With a rash of armed robberies among cash-only cannabis dispensaries across the state, state regulators and local stakeholders are looking to Congress to pass legislation that would allow the businesses to use federally-backed banks and to make non-cash transactions.
On March 29, the Washington State Liquor and Cannabis Board held a roundtable meeting with cannabis retailers, industry advocates and state leaders to discuss the dangerous state of the industry and ways it could be supported by policy changes.
LCB Board Chair David Postman said there had been over 70 armed robberies at cannabis dispensaries all over the state that had occurred in a period of less than 90 days. One robbery at World of Weed in Tacoma left a 29-year-old employee, Jordan Brown, fatally wounded.
Alden Linn, owner of World of Weed, said his store had typically gone “above and beyond” when it came to security measures and policies, but now he said he and his staff had enjoyed a “false sense of security” after a team of four armed robbers quickly overpowered security and staff.
Aaron Varney, owner of Dockside Cannabis in Seattle, called the current state of the industry a “public safety crisis” and said he would be looking to hire well-trained armed guards at his stores that will likely cost what he estimated to be somewhere around $70 an hour for properly trained individuals.
He said he is already aware of other dispensary owners who have had to layoff budtenders to hire armed security guards.
Varney said that for dispensary workers, who have been deemed essential frontline workers since the beginning of the pandemic, the stress resulting from having to meet the challenges of the pandemic has been “palpable.”
Varney said that it was once explained to him that the cannabis industry was a “compliance industry,” and that having a dispensary was not necessarily about selling cannabis as it was about complying with all the regulations and red tape imposed by the state government. He said the problem of robberies and safety in dispensaries is a systemic problem that requires a systemic solution from regulators.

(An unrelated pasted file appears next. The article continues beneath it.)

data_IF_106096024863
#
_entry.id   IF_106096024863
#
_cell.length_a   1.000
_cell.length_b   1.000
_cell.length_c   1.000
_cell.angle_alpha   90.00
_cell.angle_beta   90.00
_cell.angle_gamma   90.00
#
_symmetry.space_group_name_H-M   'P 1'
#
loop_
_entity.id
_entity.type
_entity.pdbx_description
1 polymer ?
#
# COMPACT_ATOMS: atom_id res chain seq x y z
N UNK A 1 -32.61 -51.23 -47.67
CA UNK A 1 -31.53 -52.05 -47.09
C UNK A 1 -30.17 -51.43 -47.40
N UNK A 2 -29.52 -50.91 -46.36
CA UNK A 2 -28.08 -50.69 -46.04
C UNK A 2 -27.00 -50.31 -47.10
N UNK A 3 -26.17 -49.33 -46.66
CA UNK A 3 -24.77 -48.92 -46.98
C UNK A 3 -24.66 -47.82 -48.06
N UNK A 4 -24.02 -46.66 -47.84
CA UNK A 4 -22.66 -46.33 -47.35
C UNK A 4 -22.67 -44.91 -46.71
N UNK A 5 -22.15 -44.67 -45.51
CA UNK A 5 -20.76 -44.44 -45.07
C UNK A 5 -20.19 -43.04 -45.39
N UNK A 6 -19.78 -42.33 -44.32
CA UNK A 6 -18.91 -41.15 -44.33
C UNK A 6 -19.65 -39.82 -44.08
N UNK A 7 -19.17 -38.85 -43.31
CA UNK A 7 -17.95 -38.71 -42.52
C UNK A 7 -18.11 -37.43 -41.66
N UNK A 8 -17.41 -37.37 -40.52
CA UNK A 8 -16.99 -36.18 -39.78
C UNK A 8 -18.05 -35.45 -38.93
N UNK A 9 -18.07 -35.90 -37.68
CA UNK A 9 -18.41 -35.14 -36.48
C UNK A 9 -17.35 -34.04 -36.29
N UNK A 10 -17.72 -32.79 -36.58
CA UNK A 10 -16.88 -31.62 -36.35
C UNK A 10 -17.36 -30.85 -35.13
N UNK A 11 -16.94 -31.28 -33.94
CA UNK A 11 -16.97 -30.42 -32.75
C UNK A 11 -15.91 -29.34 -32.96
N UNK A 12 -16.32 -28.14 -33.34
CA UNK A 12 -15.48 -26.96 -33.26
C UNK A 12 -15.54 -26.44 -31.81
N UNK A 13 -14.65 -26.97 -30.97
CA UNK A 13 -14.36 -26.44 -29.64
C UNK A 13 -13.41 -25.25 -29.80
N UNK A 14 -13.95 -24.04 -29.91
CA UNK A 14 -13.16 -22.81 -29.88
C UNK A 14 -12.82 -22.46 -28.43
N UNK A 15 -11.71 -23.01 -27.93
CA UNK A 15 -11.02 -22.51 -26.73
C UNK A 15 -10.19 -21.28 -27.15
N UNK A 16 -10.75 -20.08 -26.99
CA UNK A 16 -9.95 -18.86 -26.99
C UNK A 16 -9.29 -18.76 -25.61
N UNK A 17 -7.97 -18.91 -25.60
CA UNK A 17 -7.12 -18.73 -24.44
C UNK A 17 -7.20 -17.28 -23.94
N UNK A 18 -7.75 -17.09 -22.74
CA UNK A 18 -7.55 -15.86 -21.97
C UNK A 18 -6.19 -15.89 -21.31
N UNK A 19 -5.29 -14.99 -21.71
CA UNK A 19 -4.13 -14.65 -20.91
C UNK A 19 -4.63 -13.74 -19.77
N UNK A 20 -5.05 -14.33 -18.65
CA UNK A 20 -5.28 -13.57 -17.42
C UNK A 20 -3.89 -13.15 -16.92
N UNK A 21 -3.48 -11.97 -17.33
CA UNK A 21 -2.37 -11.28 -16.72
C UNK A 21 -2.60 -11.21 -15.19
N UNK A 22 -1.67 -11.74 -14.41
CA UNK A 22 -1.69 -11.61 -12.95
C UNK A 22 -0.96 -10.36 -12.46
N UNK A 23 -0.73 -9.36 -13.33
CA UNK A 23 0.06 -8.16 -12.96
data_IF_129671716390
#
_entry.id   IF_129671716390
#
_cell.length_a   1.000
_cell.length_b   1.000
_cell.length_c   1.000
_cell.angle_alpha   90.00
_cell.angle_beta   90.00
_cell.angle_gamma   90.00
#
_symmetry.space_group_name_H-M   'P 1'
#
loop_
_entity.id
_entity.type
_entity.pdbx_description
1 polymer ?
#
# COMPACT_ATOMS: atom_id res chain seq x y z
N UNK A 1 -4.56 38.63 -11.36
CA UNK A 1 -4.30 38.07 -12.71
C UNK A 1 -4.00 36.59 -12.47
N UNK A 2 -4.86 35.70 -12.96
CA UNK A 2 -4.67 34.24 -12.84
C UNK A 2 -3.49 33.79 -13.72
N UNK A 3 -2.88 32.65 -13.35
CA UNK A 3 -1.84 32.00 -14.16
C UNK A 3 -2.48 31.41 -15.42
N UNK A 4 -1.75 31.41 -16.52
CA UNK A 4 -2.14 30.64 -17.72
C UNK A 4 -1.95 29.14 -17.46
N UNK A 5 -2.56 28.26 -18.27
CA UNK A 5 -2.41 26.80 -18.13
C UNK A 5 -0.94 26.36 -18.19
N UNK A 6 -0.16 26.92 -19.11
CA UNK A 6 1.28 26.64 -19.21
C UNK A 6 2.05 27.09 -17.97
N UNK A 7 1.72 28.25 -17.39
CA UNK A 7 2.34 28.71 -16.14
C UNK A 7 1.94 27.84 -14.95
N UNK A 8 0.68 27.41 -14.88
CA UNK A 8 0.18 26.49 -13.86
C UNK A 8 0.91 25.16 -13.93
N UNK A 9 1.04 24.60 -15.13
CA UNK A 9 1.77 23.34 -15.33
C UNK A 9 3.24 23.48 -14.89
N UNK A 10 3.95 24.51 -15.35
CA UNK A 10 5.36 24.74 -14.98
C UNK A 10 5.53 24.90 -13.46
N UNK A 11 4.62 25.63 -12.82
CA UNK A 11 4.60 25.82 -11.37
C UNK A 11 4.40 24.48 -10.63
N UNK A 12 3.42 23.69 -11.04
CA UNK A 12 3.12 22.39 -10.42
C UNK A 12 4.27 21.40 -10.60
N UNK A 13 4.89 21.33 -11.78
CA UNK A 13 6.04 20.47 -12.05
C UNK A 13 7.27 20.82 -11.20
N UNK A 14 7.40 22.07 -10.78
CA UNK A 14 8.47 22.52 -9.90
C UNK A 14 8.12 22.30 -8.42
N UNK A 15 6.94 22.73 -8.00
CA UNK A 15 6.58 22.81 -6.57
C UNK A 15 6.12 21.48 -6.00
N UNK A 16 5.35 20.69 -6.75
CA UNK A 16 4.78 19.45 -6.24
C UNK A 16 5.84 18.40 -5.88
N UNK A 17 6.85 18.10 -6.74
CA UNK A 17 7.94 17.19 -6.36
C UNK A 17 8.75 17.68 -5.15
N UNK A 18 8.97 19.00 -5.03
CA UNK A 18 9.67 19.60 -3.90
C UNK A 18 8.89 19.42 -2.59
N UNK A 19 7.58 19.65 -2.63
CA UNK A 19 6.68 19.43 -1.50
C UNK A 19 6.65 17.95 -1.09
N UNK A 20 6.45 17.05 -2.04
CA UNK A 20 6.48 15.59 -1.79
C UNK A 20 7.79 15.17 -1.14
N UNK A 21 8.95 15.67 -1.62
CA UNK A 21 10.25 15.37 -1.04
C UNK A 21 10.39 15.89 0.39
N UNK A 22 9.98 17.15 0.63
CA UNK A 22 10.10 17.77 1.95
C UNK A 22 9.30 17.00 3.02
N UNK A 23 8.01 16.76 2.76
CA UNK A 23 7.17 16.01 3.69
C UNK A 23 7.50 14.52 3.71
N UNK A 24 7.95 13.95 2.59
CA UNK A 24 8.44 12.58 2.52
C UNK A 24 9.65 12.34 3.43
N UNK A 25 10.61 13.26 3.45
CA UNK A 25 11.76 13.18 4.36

Varney estimated that of all the cash that dispensaries are required to keep on hand because financial institutions won’t bank with them, more than 45 percent of it is tax revenue owed to the LCB and the state. He raised this point to emphasize the state’s responsibility to protect the private businesses that are at risk due to imposed regulations.
Washington State Treasurer Mike Pellicciotti said that even though about three out of every four states have legalized cannabis, it still remains outlawed as a Schedule One drug by the federal government.
Michael Correia, lobbyist with the National Cannabis Industry Association, said credit card processors and financial institutions are scared of the possibility of punitive action by the Department of Justice. This is why they do not want to get involved with the cannabis industry.
Owner of Gypsy Greens dispensary Jenna Rodriguez said her store has paid employees with checks from her business just to have their accounts with federally-backed banks canceled. She also said having to deposit cash from her business comes with “outrageous fees.”
Many pointed to the policy changes outlined in the Safe Banking Act in Congress as being the saving grace of the challenged cannabis industry that would allow them to bank like traditional businesses. The legislation has passed several times in the House and never in the Senate.
Postman said state regulators and industry stakeholders must “demand that Congress works on the safe banking act,” but prepare as if they are not.